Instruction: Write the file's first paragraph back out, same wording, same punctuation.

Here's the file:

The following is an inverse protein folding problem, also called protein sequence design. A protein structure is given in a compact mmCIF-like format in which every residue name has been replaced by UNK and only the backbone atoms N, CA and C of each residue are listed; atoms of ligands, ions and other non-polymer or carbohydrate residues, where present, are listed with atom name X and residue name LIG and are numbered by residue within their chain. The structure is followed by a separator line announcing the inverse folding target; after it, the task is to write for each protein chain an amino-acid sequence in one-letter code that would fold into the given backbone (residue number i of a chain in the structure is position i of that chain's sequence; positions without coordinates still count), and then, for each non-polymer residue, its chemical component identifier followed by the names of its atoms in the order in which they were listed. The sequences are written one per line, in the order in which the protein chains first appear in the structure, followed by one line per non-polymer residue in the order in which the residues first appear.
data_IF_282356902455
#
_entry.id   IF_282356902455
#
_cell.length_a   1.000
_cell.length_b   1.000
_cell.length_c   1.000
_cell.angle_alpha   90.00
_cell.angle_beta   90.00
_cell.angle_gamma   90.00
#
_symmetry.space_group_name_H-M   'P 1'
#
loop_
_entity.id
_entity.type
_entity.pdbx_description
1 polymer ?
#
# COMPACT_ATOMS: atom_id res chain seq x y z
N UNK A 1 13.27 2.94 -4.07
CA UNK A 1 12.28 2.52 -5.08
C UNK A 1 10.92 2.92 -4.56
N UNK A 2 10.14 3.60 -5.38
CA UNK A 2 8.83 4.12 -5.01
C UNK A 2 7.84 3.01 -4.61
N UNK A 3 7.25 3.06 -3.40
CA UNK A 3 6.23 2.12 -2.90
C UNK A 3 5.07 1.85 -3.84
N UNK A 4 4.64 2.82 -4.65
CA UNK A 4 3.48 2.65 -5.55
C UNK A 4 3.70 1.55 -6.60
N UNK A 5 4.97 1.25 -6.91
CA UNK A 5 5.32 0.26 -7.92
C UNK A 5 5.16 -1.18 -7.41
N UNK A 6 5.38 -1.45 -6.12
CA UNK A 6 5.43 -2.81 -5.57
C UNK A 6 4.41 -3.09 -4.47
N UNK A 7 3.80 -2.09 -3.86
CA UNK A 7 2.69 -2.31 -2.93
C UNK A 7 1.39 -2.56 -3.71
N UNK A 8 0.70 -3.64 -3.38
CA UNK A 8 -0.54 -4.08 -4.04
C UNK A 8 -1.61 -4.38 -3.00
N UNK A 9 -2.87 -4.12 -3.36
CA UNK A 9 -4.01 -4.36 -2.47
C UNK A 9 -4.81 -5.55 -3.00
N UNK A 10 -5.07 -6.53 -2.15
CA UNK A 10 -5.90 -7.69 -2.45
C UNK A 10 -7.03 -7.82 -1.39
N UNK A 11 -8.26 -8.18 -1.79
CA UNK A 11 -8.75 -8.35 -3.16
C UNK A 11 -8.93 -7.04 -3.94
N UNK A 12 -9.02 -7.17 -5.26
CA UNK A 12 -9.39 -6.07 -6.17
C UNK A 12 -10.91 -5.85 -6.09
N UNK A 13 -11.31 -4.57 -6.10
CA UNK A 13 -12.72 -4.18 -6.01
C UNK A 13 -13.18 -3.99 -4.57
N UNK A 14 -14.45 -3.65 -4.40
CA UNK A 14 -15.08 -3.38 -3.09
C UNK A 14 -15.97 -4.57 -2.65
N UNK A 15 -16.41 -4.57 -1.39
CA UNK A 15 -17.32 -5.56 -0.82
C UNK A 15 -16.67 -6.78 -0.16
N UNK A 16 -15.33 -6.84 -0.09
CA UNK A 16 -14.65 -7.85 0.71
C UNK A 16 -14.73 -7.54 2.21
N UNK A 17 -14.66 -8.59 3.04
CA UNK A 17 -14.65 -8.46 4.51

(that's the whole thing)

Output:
The following is an inverse protein folding problem, also called protein sequence design. A protein structure is given in a compact mmCIF-like format in which every residue name has been replaced by UNK and only the backbone atoms N, CA and C of each residue are listed; atoms of ligands, ions and other non-polymer or carbohydrate residues, where present, are listed with atom name X and residue name LIG and are numbered by residue within their chain. The structure is followed by a separator line announcing the inverse folding target; after it, the task is to write for each protein chain an amino-acid sequence in one-letter code that would fold into the given backbone (residue number i of a chain in the structure is position i of that chain's sequence; positions without coordinates still count), and then, for each non-polymer residue, its chemical component identifier followed by the names of its atoms in the order in which they were listed. The sequences are written one per line, in the order in which the protein chains first appear in the structure, followed by one line per non-polymer residue in the order in which the residues first appear.